EW YORK — As a medical student, Dr. Harold Bornstein wore his hair long, sat in the back of class, and wrote poetry under the pseudonym “Count Harold.” He was, in other words, unconventional well before he wrote Donald Trump’s now-infamous health letter.
Now, Bornstein is a gastroenterologist who practices just steps from Park Avenue, where doormen mill about and doctors in white coats rush up and down the street. His office sits on the corner of East 78th Street, on the first floor of a brown-brick apartment building where studios list for a million bucks.
Bornstein is in the spotlight for his role as Republican Presidential candidate Donald Trump’s personal doctor. So far, everything America knows about Trump’s health comes from a four-paragraph letter Bornstein wrote in just 5 minutes, according to his recent interview with NBC.
The letter, which said Trump would “be the healthiest individual ever elected to the presidency,” has been met with widespread ridicule.
“I don’t think anybody can read this as a statement of fact because it’s kind of patently ludicrous,” Dr. G. Kevin Donovan, the director of the Pellegrino Center for Clinical Bioethics at Georgetown University Medical Center, told STAT.
Bornstein has mostly kept to himself since releasing the letter. But in interviews with STAT, many former classmates and patients have portrayed him as a caring and knowledgeable doctor who, nonetheless, harbors some oddball tendencies.
Bornstein graduated from Tufts University School of Medicine in 1975 and spent most of his career practicing in Manhattan. He’s 69 years old, according to public records — just a year shy of Trump himself. The doctor has steered clear of talking about the businessman’s campaign, telling NBC, “I like Donald Trump because I think he likes me.”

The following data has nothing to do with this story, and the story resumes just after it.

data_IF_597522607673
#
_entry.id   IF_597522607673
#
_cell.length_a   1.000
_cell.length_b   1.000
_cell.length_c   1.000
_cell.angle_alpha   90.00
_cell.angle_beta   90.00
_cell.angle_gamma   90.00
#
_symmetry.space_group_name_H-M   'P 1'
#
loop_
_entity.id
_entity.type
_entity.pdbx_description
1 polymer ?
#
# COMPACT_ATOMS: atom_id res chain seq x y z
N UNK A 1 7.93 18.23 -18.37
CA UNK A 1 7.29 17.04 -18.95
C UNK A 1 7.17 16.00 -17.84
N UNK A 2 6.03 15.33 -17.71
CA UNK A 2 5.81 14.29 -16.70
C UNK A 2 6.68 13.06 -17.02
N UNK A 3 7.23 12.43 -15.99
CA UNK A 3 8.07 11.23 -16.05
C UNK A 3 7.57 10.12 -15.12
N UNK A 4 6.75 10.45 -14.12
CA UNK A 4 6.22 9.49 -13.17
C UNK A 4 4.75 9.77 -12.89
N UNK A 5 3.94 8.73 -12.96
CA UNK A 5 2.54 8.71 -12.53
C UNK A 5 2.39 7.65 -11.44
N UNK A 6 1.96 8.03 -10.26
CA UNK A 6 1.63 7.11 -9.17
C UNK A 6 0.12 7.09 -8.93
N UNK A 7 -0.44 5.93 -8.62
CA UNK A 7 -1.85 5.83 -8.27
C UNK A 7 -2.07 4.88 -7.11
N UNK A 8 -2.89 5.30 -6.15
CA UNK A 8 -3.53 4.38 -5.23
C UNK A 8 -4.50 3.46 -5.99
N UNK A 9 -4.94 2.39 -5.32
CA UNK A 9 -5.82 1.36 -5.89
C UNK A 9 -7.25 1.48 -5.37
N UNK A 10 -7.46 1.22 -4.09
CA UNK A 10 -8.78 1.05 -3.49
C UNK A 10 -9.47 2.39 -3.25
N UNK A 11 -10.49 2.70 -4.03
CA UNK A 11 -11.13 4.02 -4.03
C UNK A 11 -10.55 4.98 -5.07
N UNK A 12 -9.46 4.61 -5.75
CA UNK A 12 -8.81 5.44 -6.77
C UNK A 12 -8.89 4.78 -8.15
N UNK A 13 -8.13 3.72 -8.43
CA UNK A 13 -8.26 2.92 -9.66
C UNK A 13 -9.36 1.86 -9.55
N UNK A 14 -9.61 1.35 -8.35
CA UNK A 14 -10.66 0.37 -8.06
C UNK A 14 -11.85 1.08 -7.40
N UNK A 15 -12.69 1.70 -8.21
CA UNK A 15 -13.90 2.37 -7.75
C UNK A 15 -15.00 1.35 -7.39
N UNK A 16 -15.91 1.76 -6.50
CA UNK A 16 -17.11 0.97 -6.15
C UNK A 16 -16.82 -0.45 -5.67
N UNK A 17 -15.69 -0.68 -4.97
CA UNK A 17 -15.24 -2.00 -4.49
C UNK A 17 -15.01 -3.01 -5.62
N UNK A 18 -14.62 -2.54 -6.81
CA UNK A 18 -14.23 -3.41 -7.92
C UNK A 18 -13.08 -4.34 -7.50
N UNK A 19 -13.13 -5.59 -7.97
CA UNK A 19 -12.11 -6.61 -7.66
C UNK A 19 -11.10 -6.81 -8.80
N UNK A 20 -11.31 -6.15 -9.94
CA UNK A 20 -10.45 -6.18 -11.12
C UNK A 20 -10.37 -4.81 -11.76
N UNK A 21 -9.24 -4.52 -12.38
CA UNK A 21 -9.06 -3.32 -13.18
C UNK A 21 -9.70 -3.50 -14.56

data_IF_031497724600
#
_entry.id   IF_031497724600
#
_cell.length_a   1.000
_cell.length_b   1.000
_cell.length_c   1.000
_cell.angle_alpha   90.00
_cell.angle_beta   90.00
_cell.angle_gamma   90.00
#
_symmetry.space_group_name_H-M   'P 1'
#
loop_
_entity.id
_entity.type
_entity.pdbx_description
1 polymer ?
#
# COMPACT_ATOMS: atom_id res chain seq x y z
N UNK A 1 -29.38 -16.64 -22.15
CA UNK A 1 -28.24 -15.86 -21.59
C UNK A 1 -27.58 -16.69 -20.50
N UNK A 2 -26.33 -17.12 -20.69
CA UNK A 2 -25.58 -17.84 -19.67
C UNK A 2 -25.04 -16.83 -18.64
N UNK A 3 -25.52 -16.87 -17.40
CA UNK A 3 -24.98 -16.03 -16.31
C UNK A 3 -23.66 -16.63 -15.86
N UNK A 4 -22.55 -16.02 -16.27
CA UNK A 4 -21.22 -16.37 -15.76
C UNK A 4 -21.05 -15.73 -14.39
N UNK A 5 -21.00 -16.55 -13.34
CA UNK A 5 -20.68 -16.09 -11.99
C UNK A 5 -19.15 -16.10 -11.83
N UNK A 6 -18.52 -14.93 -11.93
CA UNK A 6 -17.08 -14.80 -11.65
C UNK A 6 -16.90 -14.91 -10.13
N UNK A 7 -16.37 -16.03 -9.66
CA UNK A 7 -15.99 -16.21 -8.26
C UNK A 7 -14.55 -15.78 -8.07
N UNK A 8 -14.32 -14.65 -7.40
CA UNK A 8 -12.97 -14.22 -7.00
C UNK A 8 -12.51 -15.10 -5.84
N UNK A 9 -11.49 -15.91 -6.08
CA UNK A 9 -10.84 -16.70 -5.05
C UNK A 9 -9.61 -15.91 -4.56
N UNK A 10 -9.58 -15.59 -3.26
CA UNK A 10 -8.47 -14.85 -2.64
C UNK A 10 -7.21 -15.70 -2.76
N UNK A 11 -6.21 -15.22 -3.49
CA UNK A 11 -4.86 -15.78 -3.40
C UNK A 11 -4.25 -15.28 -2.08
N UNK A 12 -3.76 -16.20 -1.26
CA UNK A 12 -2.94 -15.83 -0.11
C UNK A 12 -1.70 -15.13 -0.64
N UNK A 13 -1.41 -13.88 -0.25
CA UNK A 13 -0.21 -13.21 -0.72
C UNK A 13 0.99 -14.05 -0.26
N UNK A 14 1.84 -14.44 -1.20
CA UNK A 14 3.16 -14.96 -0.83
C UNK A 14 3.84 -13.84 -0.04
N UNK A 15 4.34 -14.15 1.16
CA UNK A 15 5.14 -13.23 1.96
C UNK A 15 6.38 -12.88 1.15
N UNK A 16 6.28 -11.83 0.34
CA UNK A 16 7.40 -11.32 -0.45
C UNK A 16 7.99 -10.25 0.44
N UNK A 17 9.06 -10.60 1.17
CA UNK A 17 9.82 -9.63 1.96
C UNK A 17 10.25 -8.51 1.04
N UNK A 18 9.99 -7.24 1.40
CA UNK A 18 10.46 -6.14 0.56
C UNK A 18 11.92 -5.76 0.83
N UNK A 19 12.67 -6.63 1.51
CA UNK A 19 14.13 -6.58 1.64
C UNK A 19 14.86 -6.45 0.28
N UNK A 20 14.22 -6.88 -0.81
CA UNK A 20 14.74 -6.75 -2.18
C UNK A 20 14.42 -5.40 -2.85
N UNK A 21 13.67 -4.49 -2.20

He did not return STAT’s phone calls in recent months and once responded “Please stop this nonsense!!!” to an email. His website, once functioning normally, now redirects to an online store that sells a “diabolical, annoying teddy bear.” He purportedly asked a Huffington Post reporter to pay him $325 an hour for an interview. In the interview with NBC, Bornstein slumped forward over his desk, gazing downward, with glances upward when he answered questions.
Decades ago, however, Bornstein was just another student in a Boston medical school, who laughed and joked with his friends while making his way through lectures and rotations. Medical school was taxing — for the first two years, Bornstein and classmates spent 8 hours a day, 5 days a week, in the classroom, a classmate recalled. Bornstein would sit with a group of friends during the lectures.
“He had long hair. He was irreverent. He sat mostly near the back of the room — where most of us did — and paid varying degrees of attention to what was being said at the time,” said Dr. Edward Hurwitz, who was friendly with Bornstein in medical school.
That didn’t stop him from excelling as a student. Dr. Mary Davenport, part of the gang of friends, said that Bornstein did well in school. “I think it was easy for him,” she said.